Do not go gentle into that good night,
Old age should burn and rave at close of day;
Rage, rage against the dying of the light. ~Dylan Thomas
Scholars will tell you that this Dylan Thomas poem is about old age and death. It’s a little known fact, probably made up, that this poem was actually not written by Dylan Thomas at all, but rather his riding instructor who penned it at the fall time change.
The poem is actually about (line 1) not going home to a warm dinner after work, followed by wine and a good book, but instead, (line 2) flame on–you are no spring chicken and horse lives are short–ride anyway, and (line 3) scream and holler, then drive the truck over to the arena and angle the headlights down the long side. Turn up the radio while you’re at it.
We all love the fall for riding. The air is cool and clean. After a clammy summer of sweat, it’s nice to feel like wearing an Indian Summer sweatshirt, just enough to dim the chill. I think horses like the temps even better than we do. It seems every year at this time, riding is starting to pay off and we improve in direct proportion to the number of minutes less daylight per day.
There is some golden afternoon when you look into your horse’s eye and take a moment to reflect back over the year and harvest the gains you have made over the summer. It’s too easy to forget the successes because they are always immediately followed with the next challenge.
It feels like just when progress is happening, we get put into winter detention.
In this last week since the time change (hisssss….) I have had no fewer than five people tell me that they can’t ride in the winter because they don’t have an indoor arena. I am not sure what is more depressing–having an hour of daylight arbitrarily taken away in the evening or the attitude that your riding is doomed because of real estate.
About this time, I start to notice that I forgot my work gloves and my hands are cold. It’s still in the 40’s, but where are my gloves? Everyone in the barn is looking shaggy and yet I haven’t put on even one extra hair. I am unprepared.
It’s time to schedule the Grandfather Horse’s annual ’emergency’ sheath cleaning. Meaning the old ones move less in the cold and things in that area can get dangerously coagulated. It’s a good time of the year for sheath winterizing. Enough said?
Obviously, it’s time to put the tank heaters in. Dawdling on this chore has no actual effect at all on forestalling blizzards. It still feels infinitely better to break a thin layer of ice instead of giving in and admitting to the psychological issue of tank heater denial. By now I remember to put gloves on, but there are so many holes in the fingers, that it does no good anyway. Add glove denial to the list.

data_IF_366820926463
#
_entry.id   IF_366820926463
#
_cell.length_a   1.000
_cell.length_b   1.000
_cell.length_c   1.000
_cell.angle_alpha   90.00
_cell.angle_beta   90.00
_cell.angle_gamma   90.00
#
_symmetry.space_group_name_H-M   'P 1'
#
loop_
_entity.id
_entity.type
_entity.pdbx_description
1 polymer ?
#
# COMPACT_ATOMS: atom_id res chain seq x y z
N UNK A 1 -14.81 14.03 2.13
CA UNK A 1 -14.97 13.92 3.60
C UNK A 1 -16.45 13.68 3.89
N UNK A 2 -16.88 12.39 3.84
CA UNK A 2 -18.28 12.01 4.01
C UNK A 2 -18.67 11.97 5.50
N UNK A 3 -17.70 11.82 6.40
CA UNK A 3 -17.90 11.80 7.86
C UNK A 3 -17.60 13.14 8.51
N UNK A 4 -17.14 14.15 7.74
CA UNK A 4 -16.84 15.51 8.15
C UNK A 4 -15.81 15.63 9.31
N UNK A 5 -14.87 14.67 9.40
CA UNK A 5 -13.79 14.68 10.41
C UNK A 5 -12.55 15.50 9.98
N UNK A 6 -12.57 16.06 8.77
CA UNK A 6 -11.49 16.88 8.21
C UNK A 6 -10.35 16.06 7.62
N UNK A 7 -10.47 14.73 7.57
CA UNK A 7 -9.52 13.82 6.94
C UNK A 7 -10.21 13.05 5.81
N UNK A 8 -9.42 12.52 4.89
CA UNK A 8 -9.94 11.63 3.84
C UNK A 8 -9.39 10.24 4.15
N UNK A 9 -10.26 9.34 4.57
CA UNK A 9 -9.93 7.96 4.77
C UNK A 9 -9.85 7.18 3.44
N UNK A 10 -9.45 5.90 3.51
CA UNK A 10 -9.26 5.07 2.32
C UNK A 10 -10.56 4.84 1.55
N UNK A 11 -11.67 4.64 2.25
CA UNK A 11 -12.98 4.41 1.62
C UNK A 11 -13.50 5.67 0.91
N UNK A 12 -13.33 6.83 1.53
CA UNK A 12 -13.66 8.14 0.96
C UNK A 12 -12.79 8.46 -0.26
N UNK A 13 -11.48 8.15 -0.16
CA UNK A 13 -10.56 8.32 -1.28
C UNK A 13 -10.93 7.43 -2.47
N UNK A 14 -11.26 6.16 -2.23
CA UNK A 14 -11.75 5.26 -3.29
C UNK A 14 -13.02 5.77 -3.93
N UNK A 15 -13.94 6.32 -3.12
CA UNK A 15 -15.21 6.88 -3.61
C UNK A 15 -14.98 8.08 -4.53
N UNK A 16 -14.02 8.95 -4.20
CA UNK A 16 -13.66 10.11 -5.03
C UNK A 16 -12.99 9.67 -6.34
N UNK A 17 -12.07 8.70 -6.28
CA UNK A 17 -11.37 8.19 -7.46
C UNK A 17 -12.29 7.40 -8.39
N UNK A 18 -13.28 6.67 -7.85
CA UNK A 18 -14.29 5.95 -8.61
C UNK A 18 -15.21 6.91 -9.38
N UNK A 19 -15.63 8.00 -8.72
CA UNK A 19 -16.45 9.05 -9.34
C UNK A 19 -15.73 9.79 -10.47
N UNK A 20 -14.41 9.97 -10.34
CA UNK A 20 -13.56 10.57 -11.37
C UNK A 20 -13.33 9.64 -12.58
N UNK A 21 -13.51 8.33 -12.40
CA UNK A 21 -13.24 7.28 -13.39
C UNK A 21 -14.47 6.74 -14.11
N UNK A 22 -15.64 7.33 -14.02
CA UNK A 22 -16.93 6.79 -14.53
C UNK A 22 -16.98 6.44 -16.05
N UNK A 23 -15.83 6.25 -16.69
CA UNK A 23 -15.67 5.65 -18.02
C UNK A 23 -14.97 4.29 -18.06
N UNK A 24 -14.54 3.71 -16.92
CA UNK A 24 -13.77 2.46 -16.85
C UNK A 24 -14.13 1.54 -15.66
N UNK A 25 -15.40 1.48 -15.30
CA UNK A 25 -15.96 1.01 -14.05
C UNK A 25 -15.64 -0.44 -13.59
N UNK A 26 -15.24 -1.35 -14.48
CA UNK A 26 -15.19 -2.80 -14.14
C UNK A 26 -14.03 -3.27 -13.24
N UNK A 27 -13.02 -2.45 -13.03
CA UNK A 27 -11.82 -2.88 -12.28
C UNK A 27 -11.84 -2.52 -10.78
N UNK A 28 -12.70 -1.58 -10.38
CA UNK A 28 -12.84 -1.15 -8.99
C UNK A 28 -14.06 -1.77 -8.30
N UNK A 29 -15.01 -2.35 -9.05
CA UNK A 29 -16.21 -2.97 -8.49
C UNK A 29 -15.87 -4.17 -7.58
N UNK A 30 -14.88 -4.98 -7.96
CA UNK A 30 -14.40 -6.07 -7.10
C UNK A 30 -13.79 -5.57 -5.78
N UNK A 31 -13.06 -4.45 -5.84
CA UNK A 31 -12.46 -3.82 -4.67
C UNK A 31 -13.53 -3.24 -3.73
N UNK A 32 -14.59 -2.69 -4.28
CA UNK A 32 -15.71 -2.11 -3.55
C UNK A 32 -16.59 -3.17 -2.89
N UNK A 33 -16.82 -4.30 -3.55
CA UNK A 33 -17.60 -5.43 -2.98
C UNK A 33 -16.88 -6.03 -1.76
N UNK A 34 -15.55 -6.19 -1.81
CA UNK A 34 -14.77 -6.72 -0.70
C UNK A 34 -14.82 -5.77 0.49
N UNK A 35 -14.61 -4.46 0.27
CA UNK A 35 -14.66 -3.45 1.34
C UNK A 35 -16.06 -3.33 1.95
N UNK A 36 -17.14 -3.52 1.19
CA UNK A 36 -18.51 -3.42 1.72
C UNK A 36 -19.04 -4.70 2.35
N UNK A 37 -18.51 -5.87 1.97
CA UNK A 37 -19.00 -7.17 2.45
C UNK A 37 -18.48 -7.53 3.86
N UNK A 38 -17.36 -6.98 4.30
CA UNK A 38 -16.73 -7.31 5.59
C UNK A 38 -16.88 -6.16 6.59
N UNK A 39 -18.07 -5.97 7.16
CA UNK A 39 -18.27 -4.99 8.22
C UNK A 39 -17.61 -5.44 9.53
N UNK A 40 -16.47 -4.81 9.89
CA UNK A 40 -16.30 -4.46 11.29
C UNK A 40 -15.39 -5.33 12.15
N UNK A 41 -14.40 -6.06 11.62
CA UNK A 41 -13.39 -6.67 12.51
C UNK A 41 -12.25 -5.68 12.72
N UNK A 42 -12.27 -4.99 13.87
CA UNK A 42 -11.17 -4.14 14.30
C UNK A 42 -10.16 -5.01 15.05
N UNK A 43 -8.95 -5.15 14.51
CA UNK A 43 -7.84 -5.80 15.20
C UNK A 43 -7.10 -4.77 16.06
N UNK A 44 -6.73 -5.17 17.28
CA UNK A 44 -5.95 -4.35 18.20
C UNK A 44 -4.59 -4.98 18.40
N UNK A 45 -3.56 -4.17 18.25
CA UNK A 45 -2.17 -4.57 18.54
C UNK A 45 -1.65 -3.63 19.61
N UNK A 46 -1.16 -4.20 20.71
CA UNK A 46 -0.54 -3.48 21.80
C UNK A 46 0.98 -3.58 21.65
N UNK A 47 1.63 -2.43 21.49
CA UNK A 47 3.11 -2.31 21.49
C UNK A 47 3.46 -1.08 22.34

The bedtime walk-thru now includes wearing a head lamp over my Elmer Fudd hat, but over the complaints of my toes, I won’t give up my crocks for winter muck boots just yet.
Attention! This is your annual reminder that the worst part of the cold is that our minds are stuck back in September. It’s like this each winter–we have to work to gain our tolerance again. 48 degrees only feels impossible because we have lost our cold weather chops. Get over it. There are people who change priorities with the seasons–but we don’t put horses away for the season like a set of golf clubs. I’m right about that, aren’t I?
Get some new winter gloves and while you’re at it, get some socks. Scientists, or people who just think they know everything, make a flawless argument that our quality of life is directly tied to the age of our socks. (Cue the annual debate about fleece or wool, silk liners or not,) but put some good socks on and tuck your long johns into tops of them.
If we took the time we spend complaining about not having an indoor, and used it even just doing ground play in the pasture, we would have a better relationship with our horse by the time the days start to get longer.
And if you’re like me–one of the whiners about the dark, remember that days start to get longer again before Christmas. For real horse people, that’s the day to celebrate. Winter solstice–the shortest day of the year–is only 44 days away. That’s 1,056 hours, give or take. Spring is practically in the air.
It’s like this every year at this time. We get a form of temporary amnesia brought on from the first north wind that hits us squarely in the face. There are a million reasons to tuck in for the winter, bake cookies and not go to the barn. Most of them even have a ring of common sense about them. Beware: when common sense begins to appeal to horse people, it’s the beginning of the end.
On the other side of the equation there is just one reason that you might want to buck up and go to the barn: Your horse + the unknown date of your last ride. Rage against that.
Anna Blake, Infinity Farm.
0 thoughts on “Weather Amnesia -A Time Change Rage.”